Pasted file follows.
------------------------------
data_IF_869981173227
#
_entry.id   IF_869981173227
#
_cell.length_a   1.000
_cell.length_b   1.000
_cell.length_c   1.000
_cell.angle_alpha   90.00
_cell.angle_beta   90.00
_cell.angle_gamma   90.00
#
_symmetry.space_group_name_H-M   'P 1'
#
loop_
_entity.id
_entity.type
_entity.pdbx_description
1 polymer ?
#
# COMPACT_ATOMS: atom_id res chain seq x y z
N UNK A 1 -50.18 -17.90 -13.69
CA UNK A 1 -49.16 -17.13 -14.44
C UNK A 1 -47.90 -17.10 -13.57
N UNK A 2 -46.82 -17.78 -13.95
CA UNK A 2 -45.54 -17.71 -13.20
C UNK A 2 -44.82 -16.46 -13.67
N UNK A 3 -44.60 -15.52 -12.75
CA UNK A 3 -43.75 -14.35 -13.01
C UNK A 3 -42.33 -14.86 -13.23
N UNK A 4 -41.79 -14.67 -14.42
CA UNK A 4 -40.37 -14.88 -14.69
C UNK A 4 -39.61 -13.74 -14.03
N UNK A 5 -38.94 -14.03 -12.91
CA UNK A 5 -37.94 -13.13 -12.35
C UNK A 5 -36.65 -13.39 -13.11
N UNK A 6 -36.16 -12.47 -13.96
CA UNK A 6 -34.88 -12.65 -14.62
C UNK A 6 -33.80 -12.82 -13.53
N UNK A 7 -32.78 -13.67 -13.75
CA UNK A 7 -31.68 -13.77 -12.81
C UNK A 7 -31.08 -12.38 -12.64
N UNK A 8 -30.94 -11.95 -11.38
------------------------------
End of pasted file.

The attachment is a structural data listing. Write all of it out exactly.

data_IF_869981173227
#
_entry.id   IF_869981173227
#
_cell.length_a   1.000
_cell.length_b   1.000
_cell.length_c   1.000
_cell.angle_alpha   90.00
_cell.angle_beta   90.00
_cell.angle_gamma   90.00
#
_symmetry.space_group_name_H-M   'P 1'
#
loop_
_entity.id
_entity.type
_entity.pdbx_description
1 polymer ?
#
# COMPACT_ATOMS: atom_id res chain seq x y z
N UNK A 1 -50.18 -17.90 -13.69
CA UNK A 1 -49.16 -17.13 -14.44
C UNK A 1 -47.90 -17.10 -13.57
N UNK A 2 -46.82 -17.78 -13.95
CA UNK A 2 -45.54 -17.71 -13.20
C UNK A 2 -44.82 -16.46 -13.67
N UNK A 3 -44.60 -15.52 -12.75
CA UNK A 3 -43.75 -14.35 -13.01
C UNK A 3 -42.33 -14.86 -13.23
N UNK A 4 -41.79 -14.67 -14.42
CA UNK A 4 -40.37 -14.88 -14.69
C UNK A 4 -39.61 -13.74 -14.03
N UNK A 5 -38.94 -14.03 -12.91
CA UNK A 5 -37.94 -13.13 -12.35
C UNK A 5 -36.65 -13.39 -13.11
N UNK A 6 -36.16 -12.47 -13.96
CA UNK A 6 -34.88 -12.65 -14.62
C UNK A 6 -33.80 -12.82 -13.53
N UNK A 7 -32.78 -13.67 -13.75
CA UNK A 7 -31.68 -13.77 -12.81
C UNK A 7 -31.08 -12.38 -12.64
N UNK A 8 -30.94 -11.95 -11.38